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October 1, 2009

We believe that you may enjoy hearing about some of the interesting cases we have handled as a Team effort.

This is a good example of Murphy’s law that “no good deed goes unpunished”:

Our client, a successful businessman, who had previously sold his business which I will refer to as his “first company”, decided to purchase the business of the first company from the new owner and to go back into business. He formed a new corporation which I will call his “second company.” This company was formed at great personal expense to our client. The shares of stock of the new company were divided 60% to him and 40% to a valued and trusted former employee who was employed for a number of years in the first company. The employee was made president of the new company, put in charge of operations and handled all the financial affairs for the second company.

After a few years of what appeared to be a successful operation of the second company, our client became concerned when he learned his president had “preferred” status at some casinos in Las Vegas. After a rudimentary check of the company’s financial records, and a confrontation with the president, he admitted he had issued company checks to his credit card company to cover gambling losses and recorded the checks as being payable to company vendors. Since the payments to non-existent suppliers generated deductions that were improper, the company had to file amended tax returns resulting in hundreds of thousands of dollars of additional taxes and interest and possibly penalties.

Even though, when confronted, the president admitted his wrongdoing, based on a relationship going back to boyhood, our client continued the president’s employment with no change in the president’s very generous salary and benefits exceeding by five times what he had formerly earned as an employee. As a condition for continued employment, our client required the president to sell his 40% share of ownership for which he would be paid according to a formula after an accounting was done. The president had not paid one cent for the shares when they were initially issued! An agreement was signed between the parties subject to the right of the president to cancel if his attorney, after review, disapproved it. The president not only exercised his right to cancel the agreement but filed suit against our client and the company alleging that our client was guilty of abusing his status as a minority shareholder. On our advice, our client then added an experienced independent business owner as a director of the company, changing the voting ratio on the board to 2 to 1. The president was thereafter terminated as an employee and officer.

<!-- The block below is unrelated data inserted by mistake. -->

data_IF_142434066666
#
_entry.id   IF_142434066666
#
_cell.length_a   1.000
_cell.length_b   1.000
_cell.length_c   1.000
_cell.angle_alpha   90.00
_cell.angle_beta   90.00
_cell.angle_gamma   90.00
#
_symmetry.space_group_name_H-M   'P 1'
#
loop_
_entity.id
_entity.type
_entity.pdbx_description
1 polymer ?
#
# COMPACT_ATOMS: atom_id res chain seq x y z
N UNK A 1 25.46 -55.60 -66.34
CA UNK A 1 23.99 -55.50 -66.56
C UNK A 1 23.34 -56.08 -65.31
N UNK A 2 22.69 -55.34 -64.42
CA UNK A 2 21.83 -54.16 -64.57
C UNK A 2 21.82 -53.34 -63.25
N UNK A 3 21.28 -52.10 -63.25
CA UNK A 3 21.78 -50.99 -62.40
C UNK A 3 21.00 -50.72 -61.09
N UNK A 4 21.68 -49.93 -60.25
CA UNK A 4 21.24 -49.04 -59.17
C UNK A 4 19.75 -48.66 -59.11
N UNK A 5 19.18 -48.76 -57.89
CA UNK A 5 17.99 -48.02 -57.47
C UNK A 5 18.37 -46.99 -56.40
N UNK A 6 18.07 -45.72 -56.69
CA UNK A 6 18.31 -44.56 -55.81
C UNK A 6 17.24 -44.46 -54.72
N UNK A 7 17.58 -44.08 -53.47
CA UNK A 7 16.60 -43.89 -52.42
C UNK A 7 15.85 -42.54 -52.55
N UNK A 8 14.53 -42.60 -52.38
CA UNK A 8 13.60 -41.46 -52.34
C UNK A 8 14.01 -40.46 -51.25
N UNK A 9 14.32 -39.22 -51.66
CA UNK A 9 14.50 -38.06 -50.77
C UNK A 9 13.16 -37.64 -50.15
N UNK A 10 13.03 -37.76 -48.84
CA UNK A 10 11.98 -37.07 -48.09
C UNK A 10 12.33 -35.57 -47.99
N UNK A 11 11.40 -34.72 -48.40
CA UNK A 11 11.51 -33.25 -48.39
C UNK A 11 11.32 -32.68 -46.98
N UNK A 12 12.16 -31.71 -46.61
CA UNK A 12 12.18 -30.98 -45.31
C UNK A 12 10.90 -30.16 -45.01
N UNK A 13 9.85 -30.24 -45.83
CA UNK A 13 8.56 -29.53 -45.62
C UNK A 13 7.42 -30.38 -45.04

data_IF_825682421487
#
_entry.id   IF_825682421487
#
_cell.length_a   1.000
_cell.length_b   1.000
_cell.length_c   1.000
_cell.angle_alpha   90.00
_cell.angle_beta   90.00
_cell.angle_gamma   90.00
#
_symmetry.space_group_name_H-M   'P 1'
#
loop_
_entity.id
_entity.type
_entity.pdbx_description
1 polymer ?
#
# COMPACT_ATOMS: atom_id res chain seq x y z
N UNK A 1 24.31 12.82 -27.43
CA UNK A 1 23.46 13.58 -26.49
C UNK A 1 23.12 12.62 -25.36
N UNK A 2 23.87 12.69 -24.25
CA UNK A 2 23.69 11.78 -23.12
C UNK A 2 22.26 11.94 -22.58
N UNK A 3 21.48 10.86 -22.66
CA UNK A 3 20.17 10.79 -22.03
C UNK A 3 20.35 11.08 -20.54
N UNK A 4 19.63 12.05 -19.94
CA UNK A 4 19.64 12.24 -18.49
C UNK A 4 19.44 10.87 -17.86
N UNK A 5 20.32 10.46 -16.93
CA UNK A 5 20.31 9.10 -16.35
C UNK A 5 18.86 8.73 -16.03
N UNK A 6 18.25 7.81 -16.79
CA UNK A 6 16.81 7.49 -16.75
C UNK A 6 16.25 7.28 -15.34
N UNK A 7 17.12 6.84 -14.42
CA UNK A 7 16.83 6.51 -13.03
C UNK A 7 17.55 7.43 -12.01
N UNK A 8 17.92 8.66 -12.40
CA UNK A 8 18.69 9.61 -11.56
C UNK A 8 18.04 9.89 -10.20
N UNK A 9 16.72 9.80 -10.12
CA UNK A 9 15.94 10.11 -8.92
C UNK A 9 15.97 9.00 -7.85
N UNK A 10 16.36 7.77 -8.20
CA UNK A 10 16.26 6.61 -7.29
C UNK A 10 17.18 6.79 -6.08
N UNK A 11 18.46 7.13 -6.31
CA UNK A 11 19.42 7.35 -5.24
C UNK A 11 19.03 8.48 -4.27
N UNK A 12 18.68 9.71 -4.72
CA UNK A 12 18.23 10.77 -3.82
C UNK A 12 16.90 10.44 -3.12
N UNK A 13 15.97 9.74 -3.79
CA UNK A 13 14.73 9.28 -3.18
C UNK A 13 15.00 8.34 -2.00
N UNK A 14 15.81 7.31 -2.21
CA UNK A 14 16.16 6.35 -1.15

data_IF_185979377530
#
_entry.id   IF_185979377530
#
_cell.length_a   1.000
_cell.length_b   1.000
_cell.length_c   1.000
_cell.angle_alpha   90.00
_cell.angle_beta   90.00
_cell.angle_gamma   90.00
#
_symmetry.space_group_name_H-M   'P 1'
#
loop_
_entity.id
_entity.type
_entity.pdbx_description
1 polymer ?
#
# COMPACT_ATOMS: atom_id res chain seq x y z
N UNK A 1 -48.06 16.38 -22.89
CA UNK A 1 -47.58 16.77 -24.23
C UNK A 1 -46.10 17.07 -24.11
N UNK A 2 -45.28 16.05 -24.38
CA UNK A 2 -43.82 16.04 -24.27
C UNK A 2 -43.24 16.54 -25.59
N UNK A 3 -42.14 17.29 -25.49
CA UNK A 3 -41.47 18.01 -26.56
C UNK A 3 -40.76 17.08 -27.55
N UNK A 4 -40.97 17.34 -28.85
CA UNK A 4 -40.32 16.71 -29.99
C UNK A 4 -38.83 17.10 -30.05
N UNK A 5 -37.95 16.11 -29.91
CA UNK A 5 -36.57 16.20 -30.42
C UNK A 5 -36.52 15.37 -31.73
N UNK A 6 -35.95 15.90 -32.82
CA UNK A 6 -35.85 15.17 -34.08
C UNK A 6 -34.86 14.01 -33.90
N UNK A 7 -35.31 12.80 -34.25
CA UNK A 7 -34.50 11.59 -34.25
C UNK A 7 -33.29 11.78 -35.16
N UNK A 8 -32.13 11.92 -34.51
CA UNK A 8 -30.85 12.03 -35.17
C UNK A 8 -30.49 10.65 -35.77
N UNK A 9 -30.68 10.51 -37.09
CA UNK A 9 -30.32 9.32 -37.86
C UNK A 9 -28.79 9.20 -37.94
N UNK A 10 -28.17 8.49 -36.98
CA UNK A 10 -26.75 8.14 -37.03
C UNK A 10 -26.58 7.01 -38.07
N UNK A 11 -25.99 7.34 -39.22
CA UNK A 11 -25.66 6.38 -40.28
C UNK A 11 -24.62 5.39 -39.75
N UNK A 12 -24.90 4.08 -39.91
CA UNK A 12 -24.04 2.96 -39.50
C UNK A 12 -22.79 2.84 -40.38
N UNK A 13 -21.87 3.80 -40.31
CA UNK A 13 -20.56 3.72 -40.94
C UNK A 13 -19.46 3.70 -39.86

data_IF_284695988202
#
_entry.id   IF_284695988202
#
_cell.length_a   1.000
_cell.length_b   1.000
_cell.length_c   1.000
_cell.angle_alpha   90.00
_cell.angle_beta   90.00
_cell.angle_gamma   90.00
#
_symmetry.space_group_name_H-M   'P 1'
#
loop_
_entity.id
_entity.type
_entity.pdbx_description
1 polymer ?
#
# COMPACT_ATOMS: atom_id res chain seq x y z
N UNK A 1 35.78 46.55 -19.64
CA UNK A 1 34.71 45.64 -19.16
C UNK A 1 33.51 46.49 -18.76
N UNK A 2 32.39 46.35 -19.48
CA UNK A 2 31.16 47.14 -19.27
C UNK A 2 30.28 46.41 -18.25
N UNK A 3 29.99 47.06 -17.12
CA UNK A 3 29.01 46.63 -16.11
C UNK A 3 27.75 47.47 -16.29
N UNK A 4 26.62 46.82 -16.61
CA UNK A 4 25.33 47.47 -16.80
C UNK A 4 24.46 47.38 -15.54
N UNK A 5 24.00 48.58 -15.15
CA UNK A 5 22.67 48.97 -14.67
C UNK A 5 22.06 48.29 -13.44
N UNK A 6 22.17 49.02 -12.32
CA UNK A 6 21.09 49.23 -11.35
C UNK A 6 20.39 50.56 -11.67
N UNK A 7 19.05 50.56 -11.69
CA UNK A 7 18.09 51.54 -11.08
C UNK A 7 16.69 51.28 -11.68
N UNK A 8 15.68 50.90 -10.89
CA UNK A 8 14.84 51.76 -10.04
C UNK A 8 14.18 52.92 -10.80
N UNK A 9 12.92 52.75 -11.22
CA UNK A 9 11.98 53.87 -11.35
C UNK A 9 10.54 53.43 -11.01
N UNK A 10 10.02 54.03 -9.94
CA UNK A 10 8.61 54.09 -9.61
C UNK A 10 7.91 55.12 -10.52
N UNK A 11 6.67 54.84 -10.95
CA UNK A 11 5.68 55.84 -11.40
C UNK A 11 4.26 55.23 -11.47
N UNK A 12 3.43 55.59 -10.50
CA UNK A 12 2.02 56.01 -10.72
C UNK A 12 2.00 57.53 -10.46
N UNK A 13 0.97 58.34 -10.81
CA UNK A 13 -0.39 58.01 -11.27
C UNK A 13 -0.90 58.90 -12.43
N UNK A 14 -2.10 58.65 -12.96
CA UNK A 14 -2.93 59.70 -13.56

The ex-president then formed a competing company, and sought to appropriate our client’s customers and business.

A period of intense legal activity followed, in both the courtroom and the board room. Our corporate attorneys attended all board meetings, guiding the proceedings in keeping with their knowledge of the complex inner workings of the Illinois Business Corporation Act, while members of our litigation team pressed the issues in the courtroom. Forensic accounting and good old fashioned legal investigation to disclose the full range of facts and deeds had our staff burning the midnight oil. Effort was put forth by nearly the entire DiMonte & Lizak team, incensed by the attacks on our client and attempts to pervert the law and pirate the business. Our research and discoveries, presented in open court provided a daunting defense to the claims of the ex-president. His defenses became weaker as his credibility before the court eroded.

Ultimately, the litigation favorably resolved in favor of our client, when the ex-president capitulated and settled the dispute. This was very expensive for both parties and has proved to be disastrous for the ex- president, for many reasons. Disclosure of the extent and nature of his conduct was inevitable under the circumstances, leading to collateral damage to him and his family members as well. A confidentiality agreement prevents disclosure of the extent and details.

Although many cases do not justify such a full team effort, this one did, and the results brought justice to our client, and a sense of pride to our firm. This was handled as a team effort between myself and my partners, Lin Hanson, Jeff McDonald, Paul Greco, and Margherita Albarello.